Terms: Win | Units: 3-5 | UG Reqs: WAY-ED | Grading: Letter or Credit/No Credit
Instructors: Jessiman, S. (PI)

ARCHLGY 102B: Incas and their Ancestors: Peruvian Archaeology (ANTHRO 106, ANTHRO 206A)

The development of high civilizations in Andean S. America from hunter-gatherer origins to the powerful, expansive Inca empire. The contrasting ecologies of coast, sierra, and jungle areas of early Peruvian societies from 12,000 to 2,000 B.C.E. The domestication of indigenous plants which provided the economic foundation for monumental cities, ceramics, and textiles. Cultural evolution, and why and how major transformations occurred.
Terms: Aut | Units: 3-5 | UG Reqs: GER:DB-SocSci, GER:EC-GlobalCom, WAY-ED, WAY-SI | Grading: Letter (ABCD/NP)
Instructors: Rick, J. (PI)

ARCHLGY 103: History of Archaeological Thought

Introduction to the history of archaeology and the forms that the discipline takes today, emphasizing developments and debates over the past five decades. Historical overview of culture, historical, processual and post-processual archaeology, and topics that illustrate the differences and similarities in these theoretical approaches.
Terms: Aut | Units: 5 | UG Reqs: GER:DB-SocSci | Grading: Letter (ABCD/NP)
Instructors: Meskell, L. (PI)

ARCHLGY 106A: Museums and Collections (ARCHLGY 306A)

Practical, theoretical, and ethical issues which face museums and collections. Practical collections-based work, museum visits, and display research. The roles of the museum in contemporary society. Students develop their own exhibition and engage with the issues surrounding the preservation of material culture.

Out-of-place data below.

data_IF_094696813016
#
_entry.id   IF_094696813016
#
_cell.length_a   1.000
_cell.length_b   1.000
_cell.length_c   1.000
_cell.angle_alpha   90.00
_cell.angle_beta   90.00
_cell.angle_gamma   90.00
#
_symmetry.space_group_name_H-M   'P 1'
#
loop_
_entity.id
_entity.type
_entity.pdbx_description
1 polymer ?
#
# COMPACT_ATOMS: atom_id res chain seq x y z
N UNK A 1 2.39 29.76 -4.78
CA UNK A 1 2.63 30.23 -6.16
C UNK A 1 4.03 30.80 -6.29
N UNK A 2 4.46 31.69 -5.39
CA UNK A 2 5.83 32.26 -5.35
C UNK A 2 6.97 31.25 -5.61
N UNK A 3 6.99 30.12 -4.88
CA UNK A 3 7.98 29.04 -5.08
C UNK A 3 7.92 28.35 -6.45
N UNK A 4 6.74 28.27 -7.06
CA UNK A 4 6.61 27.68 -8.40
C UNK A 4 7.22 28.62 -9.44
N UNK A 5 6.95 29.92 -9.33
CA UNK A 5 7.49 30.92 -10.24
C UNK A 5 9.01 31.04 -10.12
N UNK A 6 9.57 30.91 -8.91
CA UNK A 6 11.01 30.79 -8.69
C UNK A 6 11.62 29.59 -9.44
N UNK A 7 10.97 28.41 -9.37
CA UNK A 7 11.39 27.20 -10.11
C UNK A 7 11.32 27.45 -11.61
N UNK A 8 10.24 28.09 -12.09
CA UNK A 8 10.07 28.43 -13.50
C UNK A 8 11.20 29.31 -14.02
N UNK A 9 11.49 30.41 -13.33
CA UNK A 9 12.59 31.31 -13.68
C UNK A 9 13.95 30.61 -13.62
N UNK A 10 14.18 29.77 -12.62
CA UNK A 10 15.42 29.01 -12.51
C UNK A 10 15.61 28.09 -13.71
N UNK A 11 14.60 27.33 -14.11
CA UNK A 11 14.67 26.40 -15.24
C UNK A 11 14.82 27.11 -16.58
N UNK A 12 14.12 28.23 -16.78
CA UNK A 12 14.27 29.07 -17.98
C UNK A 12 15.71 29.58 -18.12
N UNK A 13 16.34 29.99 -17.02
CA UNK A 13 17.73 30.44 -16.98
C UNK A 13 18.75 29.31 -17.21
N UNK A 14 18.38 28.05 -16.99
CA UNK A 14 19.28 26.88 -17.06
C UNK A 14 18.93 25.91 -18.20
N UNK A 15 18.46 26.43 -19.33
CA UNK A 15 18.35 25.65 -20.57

Terms: not given this year | Units: 5 | UG Reqs: WAY-A-II, WAY-CE | Grading: Letter or Credit/No Credit

ARCHLGY 111: Emergence of Chinese Civilization from Caves to Palaces (CHINGEN 141, CHINGEN 241)

Introduces processes of cultural evolution from the Paleolithic to the Three Dynasties in China. By examining archaeological remains, ancient inscriptions, and traditional texts, four major topics will be discussed: origins of modern humans, beginnings of agriculture, development of social stratification, and emergence of states and urbanism.
Terms: Aut | Units: 3-4 | UG Reqs: GER:DB-Hum, WAY-SI | Grading: Letter or Credit/No Credit
Instructors: Liu, L. (PI)

ARCHLGY 113B: Religious Practices in Archaeological Cultures (ANTHRO 113B, ANTHRO 213B)

According to Hawkes (1954), religion or ideology is the most difficult part of social life to access archaeologically. Luckily, not all scholars agree; according to Fogelin (2008) 'religion is not something people think about, but something people do¿. Thus, archaeology, an inherently multidisciplinary subject that studies material culture, is well suited to delve into religion and its underpinnings.nThis course will explore religious practices, as they can be defined and interpreted from archaeological contexts spanning the Paleolithic to historic periods. Definitions of religion differ from author to author but they mostly agree that religion is a fully integrated and thus integral part of human social life. Politics, economics, identity and social class influence religion, and religion influences how these forces play out in society. Thus, the course will also examine the significance of ritual and religion in a variety of social contexts.
Terms: Win | Units: 5 | UG Reqs: WAY-A-II, WAY-ED | Grading: Letter (ABCD/NP)
Instructors: Caval, S. (PI)